Since I get email on my phone, but can’t stand having an unorganized inbox (see my email folder organization), I created several temporary folders specifically for my maternity leave. One was “To reply: new inquiries”, another was “To reply: existing brides”, and yet another was simply a miscellaneous “To reply” folder. That meant when I got back to my desktop in my office, I had a clear path of how to tackle my emails. Because of this system, I was able to respond to all of my waiting correspondence within the first day I was back.

Since I have the luxury of working from home, even after I was officially back in the office, I could still ease in as slowly as I wanted, especially given that winter is the slowest time of year in the Midwest for wedding photographers. Having a winter baby was perfect for wedding season as I didn’t shoot my first wedding post-baby until Henry was 5 months old. It was pretty ideal. I know that peak wedding seasons vary across the States due to various climates and, more importantly, that you can’t necessarily schedule when your child will be born. My entire maternity leave would’ve looked much different had he been born in August.

So here’s the short tips:

  1. When is your due date? Block off a few weeks before (for non-rescheduleable shoots like weddings) and at least 4 weeks after, 6 if you can (especially for your first child).
  2. Set up an auto-reply in your email and be specific to clients, both existing and potential, about when you will be replying. Inquiring couples are more likely to wait for a response if they know when they can expect it.
  3. Touch base with existing couples to let me know your maternity leave plan and also to assure them you are available to them if an emergency arises. (My brides were so understanding and would always preface their emails with, “This is not urgent! Don’t reply until you’re back from maternity leave–snuggle that baby!”)
  4. Organize you email inbox with some new, temporary folders so you know specifically which emails need to be responded to when you get back. You can code them by type or by urgency. When they pop up on your phone, simply move them to one of those folders and forget about them until you’re officially back in the office.
  5. Rest. Having a baby is a big deal. Forget about work for a while and soak up this little gift. You’ll find you won’t have much time emotionally, mentally, or physically to do anything besides sleep, feed, eat, shower, and repeat anyway. So rest knowing you put in the prep-work and everything will be there for you when you get back. Until then, it can wait.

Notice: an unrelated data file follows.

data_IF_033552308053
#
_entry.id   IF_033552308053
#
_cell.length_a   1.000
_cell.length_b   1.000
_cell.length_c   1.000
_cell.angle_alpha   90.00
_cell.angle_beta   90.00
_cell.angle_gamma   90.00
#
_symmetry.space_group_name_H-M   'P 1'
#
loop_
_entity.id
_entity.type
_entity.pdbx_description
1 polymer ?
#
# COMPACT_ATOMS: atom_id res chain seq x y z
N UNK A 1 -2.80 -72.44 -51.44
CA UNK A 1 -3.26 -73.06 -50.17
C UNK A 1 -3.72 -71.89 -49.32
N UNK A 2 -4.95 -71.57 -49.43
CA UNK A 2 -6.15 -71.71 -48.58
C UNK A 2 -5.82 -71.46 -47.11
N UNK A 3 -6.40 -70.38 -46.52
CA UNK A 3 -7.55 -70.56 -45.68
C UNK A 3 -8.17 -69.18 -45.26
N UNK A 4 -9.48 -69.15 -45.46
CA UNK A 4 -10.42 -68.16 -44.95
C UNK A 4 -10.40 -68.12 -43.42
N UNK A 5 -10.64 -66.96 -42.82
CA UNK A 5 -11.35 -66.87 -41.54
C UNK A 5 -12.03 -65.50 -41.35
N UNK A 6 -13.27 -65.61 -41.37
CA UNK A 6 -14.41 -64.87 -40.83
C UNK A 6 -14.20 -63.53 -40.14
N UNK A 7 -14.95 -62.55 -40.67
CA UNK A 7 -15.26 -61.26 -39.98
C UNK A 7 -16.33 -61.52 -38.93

October 1, 2015

FILED IN: Business

Wedding Day Timeline Management

Previously on mompreneurship:

For every wedding I photograph, there’s a detailed wedding day timeline that goes along with it. This includes everything from my start time to the addresses for the various locations (getting ready, ceremony, reception) to which family photos the couple has requested to how many are in their bridal party.

This wedding timeline is something the couple and I have agreed upon beforehand and we both have access to it. On the wedding day, I obviously encourage the couple to enjoy and let me handle the timeline and the clock. I keep two physical copies of the timeline with me as well as an online copy in case I need to pull it up on my phone. (Though I prefer not to because seeing a vendor on their phone–whether or not it’s work related (because how would you know?)–is always a bit off-putting.)

You can probably guess why a timeline is so important. Here are just a few reasons:

  1. All family formals/groupings are requested ahead of time and time is allotted based on how many there are. This is really, really important because on the wedding day, it would be nearly impossible for the bride, groom, or parents to have the head space to know which groupings they want. They’d miss some, they’d spend precious time on duplicates, and they’d be stressed. I can’t tell you how many times it’s happened where I’ll photograph the bride & her father, for example, and then 3 minutes later have her ask if I can get a photo of her and her dad together. She has been smiling and wrapping her arms around so many people that she doesn’t even remember what photos have been taken. This is okay. This is why I’m here and why I’m using the timeline to manage the craziness that is portrait time.